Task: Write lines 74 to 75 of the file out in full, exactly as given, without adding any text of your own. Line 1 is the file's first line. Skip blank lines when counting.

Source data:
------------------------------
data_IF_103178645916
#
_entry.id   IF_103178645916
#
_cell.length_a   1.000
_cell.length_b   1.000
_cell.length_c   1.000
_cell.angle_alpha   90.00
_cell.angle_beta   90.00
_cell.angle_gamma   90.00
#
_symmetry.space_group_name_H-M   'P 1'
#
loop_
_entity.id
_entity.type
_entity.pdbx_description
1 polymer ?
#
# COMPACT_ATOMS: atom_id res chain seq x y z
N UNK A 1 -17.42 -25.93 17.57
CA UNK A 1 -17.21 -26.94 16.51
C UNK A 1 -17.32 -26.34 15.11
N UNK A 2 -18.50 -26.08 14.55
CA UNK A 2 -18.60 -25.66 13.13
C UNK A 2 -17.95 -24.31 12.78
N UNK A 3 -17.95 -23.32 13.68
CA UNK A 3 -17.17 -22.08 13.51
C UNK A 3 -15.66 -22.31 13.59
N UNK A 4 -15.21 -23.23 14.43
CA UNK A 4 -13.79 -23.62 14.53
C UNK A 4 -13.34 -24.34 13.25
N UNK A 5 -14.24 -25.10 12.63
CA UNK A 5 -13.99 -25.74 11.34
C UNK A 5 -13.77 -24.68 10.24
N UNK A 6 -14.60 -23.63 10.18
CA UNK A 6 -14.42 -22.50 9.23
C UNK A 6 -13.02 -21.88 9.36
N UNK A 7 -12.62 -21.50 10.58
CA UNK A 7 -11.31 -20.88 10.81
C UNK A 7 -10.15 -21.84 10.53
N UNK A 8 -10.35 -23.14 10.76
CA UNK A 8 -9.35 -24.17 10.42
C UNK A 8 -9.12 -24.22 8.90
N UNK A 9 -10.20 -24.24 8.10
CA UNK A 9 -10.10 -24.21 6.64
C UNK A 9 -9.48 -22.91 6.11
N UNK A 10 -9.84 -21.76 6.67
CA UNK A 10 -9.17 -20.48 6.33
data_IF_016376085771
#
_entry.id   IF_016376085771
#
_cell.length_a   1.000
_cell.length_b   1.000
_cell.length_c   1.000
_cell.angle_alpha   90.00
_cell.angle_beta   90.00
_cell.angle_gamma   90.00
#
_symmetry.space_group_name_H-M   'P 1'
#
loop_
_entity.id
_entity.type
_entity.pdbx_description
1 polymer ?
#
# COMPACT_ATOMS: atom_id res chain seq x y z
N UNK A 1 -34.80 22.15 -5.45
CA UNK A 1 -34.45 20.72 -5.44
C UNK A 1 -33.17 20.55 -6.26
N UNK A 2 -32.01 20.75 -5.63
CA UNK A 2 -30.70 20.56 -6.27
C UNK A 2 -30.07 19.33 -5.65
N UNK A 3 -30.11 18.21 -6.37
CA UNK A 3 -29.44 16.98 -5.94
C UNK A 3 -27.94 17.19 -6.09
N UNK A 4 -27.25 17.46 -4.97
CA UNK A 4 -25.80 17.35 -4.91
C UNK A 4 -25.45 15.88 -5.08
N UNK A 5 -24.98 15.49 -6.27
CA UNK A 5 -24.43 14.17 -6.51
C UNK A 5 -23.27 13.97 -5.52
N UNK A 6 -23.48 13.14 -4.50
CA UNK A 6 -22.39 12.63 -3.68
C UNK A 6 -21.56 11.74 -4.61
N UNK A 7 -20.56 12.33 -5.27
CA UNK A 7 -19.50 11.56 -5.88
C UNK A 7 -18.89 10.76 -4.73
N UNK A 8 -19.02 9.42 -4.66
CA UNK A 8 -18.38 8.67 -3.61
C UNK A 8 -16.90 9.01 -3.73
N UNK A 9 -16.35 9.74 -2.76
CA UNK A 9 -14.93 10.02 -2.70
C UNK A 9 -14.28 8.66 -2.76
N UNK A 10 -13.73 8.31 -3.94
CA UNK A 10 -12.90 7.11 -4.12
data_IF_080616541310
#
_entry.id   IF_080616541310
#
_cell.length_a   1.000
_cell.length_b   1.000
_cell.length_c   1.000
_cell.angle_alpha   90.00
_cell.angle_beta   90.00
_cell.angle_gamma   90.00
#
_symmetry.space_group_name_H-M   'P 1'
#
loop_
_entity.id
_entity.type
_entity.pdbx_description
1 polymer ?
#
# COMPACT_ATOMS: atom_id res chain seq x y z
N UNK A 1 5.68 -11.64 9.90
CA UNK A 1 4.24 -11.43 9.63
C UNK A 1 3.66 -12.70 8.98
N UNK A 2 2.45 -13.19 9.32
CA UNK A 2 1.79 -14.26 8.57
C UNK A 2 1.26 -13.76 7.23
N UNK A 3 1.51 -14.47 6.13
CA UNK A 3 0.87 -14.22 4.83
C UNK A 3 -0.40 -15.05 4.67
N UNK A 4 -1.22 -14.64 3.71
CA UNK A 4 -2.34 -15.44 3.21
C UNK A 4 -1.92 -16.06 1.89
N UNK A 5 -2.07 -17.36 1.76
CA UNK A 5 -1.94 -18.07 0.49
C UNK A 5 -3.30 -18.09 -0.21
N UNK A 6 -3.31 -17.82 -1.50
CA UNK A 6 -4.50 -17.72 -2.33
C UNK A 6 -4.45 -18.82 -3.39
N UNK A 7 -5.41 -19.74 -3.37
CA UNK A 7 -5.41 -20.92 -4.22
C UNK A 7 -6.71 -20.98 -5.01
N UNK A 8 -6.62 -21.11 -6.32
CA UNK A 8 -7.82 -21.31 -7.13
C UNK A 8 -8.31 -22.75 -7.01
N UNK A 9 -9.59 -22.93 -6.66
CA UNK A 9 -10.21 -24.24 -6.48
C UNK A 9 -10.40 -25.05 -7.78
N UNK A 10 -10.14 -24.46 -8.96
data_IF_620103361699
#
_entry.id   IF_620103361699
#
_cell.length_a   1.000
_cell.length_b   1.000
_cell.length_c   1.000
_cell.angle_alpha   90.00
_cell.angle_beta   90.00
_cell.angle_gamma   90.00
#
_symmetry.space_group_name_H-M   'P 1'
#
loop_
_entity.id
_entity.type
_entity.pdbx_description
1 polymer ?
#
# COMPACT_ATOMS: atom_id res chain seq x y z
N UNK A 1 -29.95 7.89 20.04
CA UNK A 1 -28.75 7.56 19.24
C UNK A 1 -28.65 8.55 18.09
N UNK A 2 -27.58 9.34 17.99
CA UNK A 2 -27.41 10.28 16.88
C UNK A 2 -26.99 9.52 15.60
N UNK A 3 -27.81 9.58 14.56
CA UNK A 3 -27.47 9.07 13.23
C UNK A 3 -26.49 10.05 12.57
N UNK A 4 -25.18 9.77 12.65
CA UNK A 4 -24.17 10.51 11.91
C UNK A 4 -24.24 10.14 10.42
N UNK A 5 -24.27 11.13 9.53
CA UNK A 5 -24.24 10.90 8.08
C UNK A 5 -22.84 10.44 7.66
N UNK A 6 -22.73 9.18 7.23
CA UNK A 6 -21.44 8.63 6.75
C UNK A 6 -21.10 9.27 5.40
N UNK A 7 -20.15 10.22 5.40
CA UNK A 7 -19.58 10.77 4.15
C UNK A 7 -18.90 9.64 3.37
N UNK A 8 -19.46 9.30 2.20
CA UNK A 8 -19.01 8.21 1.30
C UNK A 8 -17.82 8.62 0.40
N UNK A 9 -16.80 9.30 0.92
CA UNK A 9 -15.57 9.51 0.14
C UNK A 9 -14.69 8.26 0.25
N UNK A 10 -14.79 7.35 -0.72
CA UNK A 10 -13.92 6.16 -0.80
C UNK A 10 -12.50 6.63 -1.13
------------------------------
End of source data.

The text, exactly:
CA UNK A 2 -30.70 20.56 -6.27
C UNK A 2 -30.07 19.33 -5.65